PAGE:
United States District Court, W.D. Louisiana, Alexandria Division
REPORT AND RECOMMENDATION
H.L. PEREZ-MONTES UNITED STATES MAGISTRATE JUDGE
the Court is a civil rights Complaint under 42 U.S.C. §
1983 filed by pro se Plaintiff Carl Johnson
(“Johnson”) (#223075). Johnson is an inmate in
the custody of the Louisiana Department of Corrections,
incarcerated at the Raymond Laborde Correctional Center
(“RLCC”) in Cottonport, Louisiana. Johnson
complains that he was denied a medical emergency. (Doc. 1, p.
3). He names as Defendants RLCC, Captain Bordelon, Lt.
Lemoine, Sgt. Lemoine, and Sgt. Holden.
Johnson does not state a constitutional claim for the delay
in medical care, his Complaint (Doc. 1) should be DENIED and
DISMISSED WITH PREJUDICE.
alleges that, on an unspecified date in May 2018, he asked
Defendants to make a medical emergency because he was not
feeling well, and he thought his blood sugar was low. (Doc.
1-2, p. 2). When Cpt. Bordelon came onto the tier, Johnson
asked Cpt. Bordelon about the medical emergency and
complained of swollen testicles. (Doc. 1-2, p. 2). Cpt.
Bordelon informed Johnson that Lt. Duplechain would be
returning to the dorm. (Doc. 1, p. 3; Doc. 1-2. p. 2).
Johnson complains that Lt. Duplechain did not return to the
dorm until the following day, at which time Johnson signed
and submitted a sick call request. (Doc. 1-2, p. 2).
Law and Analysis
Johnson's Complaint is subject to screening under
§§ 1915(e)(2) and 1915A.
is an inmate who has been allowed to proceed in forma
pauperis. (Doc. 10). As a prisoner seeking redress from an
officer or employee of a governmental entity, Johnson's
Complaint is subject to preliminary screening pursuant to 28
U.S.C. § 1915A. See Martin v. Scott, 156 F.3d
578, 579-80 (5th Cir. 1998) (per curiam). Because he is
proceeding in forma pauperis, Johnson's Complaint is also
subject to screening under § 1915(e)(2). Both
§§ 1915(e)(2)(B) and 1915A(b) provide for sua
sponte dismissal of a complaint, or any portion thereof, if a
court finds it is frivolous or malicious, if it fails to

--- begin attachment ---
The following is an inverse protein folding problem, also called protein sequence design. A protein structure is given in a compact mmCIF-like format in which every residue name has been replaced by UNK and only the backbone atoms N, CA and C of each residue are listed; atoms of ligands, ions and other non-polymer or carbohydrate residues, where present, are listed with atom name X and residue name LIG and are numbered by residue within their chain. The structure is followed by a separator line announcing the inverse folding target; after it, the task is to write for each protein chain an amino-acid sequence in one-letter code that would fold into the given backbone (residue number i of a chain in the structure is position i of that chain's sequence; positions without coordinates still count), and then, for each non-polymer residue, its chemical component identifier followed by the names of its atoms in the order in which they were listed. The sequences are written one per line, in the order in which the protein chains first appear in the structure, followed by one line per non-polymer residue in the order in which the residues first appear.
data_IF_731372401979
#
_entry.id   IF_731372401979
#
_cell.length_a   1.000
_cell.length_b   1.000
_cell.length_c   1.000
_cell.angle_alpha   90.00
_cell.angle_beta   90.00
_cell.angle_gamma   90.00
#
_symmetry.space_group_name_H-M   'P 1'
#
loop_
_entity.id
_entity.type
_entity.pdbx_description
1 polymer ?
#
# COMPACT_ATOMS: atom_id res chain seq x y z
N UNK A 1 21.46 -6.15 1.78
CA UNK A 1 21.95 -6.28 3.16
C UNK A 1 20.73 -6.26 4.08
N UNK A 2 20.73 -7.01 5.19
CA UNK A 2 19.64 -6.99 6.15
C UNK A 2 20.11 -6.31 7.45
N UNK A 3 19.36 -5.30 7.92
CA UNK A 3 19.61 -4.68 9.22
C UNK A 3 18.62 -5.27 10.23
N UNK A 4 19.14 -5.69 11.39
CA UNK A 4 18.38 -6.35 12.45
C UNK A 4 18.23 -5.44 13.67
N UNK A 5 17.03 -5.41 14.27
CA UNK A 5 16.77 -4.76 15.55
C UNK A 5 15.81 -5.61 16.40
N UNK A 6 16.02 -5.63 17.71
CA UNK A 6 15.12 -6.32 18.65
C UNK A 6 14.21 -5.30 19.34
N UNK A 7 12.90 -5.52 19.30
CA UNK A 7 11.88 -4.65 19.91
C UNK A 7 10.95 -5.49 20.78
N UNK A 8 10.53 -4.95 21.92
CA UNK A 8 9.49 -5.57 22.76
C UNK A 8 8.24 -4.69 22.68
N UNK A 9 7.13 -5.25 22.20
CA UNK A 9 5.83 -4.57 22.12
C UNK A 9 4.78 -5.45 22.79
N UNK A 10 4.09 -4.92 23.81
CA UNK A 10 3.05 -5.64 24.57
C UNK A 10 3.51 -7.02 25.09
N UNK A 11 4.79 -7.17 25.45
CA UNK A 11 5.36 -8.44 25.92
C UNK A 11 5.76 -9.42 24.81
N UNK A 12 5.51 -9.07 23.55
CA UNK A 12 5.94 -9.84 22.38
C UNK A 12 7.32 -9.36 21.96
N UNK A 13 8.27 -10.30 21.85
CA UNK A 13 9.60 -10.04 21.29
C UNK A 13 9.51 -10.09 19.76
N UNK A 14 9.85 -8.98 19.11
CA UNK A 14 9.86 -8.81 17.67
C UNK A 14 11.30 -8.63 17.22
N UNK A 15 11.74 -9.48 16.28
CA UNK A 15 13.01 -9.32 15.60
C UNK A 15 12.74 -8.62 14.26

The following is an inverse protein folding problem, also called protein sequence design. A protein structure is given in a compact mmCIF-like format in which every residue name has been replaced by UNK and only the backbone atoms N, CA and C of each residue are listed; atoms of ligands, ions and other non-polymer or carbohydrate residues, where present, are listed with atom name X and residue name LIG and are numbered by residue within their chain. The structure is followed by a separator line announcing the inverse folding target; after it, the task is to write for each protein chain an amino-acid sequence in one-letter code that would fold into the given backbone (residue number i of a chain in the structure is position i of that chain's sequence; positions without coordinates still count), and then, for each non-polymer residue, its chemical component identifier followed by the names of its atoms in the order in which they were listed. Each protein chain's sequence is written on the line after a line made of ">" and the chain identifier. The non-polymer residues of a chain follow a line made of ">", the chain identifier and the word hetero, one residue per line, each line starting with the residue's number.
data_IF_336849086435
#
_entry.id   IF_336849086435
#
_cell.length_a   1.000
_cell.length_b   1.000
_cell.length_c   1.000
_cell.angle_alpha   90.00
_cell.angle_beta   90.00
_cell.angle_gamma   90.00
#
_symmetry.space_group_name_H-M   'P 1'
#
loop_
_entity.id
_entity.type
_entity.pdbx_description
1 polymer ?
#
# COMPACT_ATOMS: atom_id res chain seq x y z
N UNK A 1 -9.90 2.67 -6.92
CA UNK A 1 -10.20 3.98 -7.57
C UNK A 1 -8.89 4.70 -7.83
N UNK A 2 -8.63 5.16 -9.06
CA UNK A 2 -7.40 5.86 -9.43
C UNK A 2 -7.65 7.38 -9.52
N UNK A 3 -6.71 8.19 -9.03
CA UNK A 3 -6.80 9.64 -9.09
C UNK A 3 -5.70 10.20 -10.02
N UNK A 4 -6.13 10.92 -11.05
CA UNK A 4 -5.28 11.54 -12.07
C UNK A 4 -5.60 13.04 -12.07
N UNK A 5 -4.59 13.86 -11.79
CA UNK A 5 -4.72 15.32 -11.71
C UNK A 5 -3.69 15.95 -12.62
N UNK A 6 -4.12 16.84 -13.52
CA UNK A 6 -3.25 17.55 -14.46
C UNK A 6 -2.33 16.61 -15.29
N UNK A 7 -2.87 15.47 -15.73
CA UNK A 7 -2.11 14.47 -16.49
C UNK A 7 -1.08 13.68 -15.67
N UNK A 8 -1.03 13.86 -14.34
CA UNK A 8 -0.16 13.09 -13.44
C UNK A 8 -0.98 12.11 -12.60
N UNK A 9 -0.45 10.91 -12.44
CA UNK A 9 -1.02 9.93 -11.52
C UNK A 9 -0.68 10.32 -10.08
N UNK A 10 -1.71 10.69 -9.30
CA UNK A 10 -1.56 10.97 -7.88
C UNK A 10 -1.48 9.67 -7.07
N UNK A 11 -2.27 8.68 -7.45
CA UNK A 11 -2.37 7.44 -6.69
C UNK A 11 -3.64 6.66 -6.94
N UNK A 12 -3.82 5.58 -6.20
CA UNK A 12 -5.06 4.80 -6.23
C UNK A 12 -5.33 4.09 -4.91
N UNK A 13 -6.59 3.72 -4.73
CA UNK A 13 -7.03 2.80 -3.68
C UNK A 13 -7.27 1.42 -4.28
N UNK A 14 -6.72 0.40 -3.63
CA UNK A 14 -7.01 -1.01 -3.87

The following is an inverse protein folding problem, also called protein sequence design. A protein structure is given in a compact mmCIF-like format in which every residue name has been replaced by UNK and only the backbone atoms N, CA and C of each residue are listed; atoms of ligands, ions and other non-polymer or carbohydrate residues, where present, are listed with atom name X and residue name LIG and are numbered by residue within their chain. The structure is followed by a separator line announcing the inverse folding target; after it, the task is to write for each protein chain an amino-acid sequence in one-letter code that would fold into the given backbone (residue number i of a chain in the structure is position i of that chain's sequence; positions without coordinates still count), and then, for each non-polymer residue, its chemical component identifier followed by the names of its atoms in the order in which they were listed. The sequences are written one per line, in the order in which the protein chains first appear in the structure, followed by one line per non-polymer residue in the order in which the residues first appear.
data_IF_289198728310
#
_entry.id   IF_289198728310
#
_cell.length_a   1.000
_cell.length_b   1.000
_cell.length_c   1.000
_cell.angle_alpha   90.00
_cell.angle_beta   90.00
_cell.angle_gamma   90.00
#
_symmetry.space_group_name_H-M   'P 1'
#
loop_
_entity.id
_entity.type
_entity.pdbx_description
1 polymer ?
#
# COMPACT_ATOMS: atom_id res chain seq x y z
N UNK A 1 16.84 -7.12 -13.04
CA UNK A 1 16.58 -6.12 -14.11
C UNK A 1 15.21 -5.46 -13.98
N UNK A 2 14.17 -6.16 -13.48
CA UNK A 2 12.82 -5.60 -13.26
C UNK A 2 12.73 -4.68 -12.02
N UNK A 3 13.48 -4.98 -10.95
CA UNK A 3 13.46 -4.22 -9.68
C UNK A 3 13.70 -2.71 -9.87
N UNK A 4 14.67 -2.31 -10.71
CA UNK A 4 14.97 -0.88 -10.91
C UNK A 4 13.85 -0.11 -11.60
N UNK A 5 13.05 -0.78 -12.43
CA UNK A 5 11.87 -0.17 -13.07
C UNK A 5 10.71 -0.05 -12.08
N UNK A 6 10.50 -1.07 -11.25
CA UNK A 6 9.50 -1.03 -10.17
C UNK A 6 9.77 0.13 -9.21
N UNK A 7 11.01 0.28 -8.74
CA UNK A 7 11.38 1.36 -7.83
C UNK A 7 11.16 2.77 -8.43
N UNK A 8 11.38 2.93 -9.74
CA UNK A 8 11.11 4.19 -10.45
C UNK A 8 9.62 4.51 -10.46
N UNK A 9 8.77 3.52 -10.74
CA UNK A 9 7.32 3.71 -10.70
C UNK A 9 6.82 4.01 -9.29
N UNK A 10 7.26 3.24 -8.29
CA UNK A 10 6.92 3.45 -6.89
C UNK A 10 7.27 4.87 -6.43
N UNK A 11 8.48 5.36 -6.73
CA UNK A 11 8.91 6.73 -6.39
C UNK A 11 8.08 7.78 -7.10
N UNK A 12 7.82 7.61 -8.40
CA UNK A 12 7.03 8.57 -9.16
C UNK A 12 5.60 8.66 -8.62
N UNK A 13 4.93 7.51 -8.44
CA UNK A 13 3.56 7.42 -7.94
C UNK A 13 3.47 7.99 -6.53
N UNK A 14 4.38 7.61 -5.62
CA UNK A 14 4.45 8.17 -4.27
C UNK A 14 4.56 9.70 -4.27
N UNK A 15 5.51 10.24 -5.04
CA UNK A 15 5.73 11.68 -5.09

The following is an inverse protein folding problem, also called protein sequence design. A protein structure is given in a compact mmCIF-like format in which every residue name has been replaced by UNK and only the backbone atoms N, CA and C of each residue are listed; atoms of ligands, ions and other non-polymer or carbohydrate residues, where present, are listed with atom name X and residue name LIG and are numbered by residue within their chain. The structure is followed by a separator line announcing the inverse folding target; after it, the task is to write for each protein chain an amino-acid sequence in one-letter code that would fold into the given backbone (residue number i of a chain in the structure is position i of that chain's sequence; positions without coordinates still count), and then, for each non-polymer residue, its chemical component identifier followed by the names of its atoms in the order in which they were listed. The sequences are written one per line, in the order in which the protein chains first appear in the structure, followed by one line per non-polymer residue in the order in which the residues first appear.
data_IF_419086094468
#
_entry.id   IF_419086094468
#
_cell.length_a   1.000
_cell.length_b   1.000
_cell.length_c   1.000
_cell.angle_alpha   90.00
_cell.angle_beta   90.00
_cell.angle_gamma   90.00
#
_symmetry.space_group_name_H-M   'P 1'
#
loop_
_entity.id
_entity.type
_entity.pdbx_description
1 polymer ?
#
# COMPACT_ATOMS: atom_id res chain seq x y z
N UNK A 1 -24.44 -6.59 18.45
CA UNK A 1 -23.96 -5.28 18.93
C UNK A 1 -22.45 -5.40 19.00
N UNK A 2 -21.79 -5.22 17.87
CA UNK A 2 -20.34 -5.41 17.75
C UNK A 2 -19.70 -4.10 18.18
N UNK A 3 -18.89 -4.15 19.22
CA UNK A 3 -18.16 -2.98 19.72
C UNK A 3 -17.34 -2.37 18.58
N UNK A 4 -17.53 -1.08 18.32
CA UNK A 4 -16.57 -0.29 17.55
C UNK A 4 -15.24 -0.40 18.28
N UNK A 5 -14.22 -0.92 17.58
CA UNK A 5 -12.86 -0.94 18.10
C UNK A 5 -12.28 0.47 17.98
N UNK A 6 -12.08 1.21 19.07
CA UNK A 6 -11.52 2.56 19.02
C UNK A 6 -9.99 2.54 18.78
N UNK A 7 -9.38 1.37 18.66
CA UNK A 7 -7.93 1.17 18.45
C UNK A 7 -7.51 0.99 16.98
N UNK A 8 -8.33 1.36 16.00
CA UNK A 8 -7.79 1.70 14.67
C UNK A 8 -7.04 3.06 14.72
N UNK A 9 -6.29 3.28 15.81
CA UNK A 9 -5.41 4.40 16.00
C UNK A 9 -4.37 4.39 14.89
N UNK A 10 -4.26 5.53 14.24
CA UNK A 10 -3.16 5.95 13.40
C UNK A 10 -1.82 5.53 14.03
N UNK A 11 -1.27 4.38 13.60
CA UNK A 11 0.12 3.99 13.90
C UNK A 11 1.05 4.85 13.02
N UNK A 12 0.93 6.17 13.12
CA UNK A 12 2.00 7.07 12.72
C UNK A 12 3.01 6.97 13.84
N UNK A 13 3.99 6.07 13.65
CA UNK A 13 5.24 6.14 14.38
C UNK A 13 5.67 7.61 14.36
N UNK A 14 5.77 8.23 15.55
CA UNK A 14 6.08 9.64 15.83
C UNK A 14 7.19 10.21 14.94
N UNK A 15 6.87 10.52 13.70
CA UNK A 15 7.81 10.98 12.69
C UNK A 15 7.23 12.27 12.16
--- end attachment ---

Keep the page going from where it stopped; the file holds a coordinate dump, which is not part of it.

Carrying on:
state a claim upon which relief may be granted, or if it
seeks monetary relief against a defendant who is immune from
complaint is frivolous when it “lacks an arguable basis
either in law or in fact.” Neitzke v.
Williams, 490 U.S. 319, 325 (1989). A claim lacks an
arguable basis in law when it is “based on an
indisputably meritless legal theory.” Id. at
327. A complaint fails to state a claim upon which relief may
be granted when it fails to plead “enough facts to
state a claim to relief that is plausible on its face.”
Bell Atl. Corp. v. Twombly, 550 U.S. 544, 570
(2007); Ashcroft v. Iqbal, 556 U.S. 662 (2009).
Johnson fails to state a constitutional claim for a delay
in medical care.
complains that he was not able to submit a medical emergency
request and had to submit a regular sick call the following
day. A delay in receiving medical care can only constitute an
Eighth Amendment violation if there has been deliberate
indifference that results in substantial harm. See Easter
v. Powell, 467 F.3d 459, 463 (5th Cir. 2006). A prison
official acts with deliberate indifference if he knows of and
disregards an excessive risk to inmate health or safety.
See Farmer v. Brennan, 511 U.S. 825, 837 (1994);
Reeves v. Collins, 27 F.3d 174, 17677 (5th Cir.
1994). The official must both be aware of facts from which
the inference could be drawn that a substantial risk of
serious harm exists, and he must also draw the inference.
allegations do not indicate that Defendants acted with
deliberate indifference. Cpt. Bordelon told Johnson that Lt.
Duplechain would be going back to the dorm, but Lt.
Duplechain did not return until the following day, at which
time Johnson was able to sign a sick call form. (Doc. 1, p.
3). There is no allegation or indication that Cpt. Bordelon
or Lt. Duplechain intentionally disregarded a serious risk of
harm. Moreover, when Lt. Duplechain did return the following
day, Johnson did not request emergency treatment, which
indicates Johnson did not face a substantial risk of serious
Johnson states that he had to undergo surgery later that
year, there are not facts indicating that surgery was
necessitated by the one-day delay in submitting a request for
medical treatment. See Mendoza v. Lynaugh, 989 F.2d
191, 195 (5th Cir. 2015) (delay in medical care violates the
Eighth Amendment only if it is due to deliberate indifference
and results in substantial harm); Davis v. Michot,
No. 13-30132, 2013 WL 3964234 (5th Cir. August 2, 2013)
(affirming dismissal for failure to state a claim because the
initial misdiagnosis and ...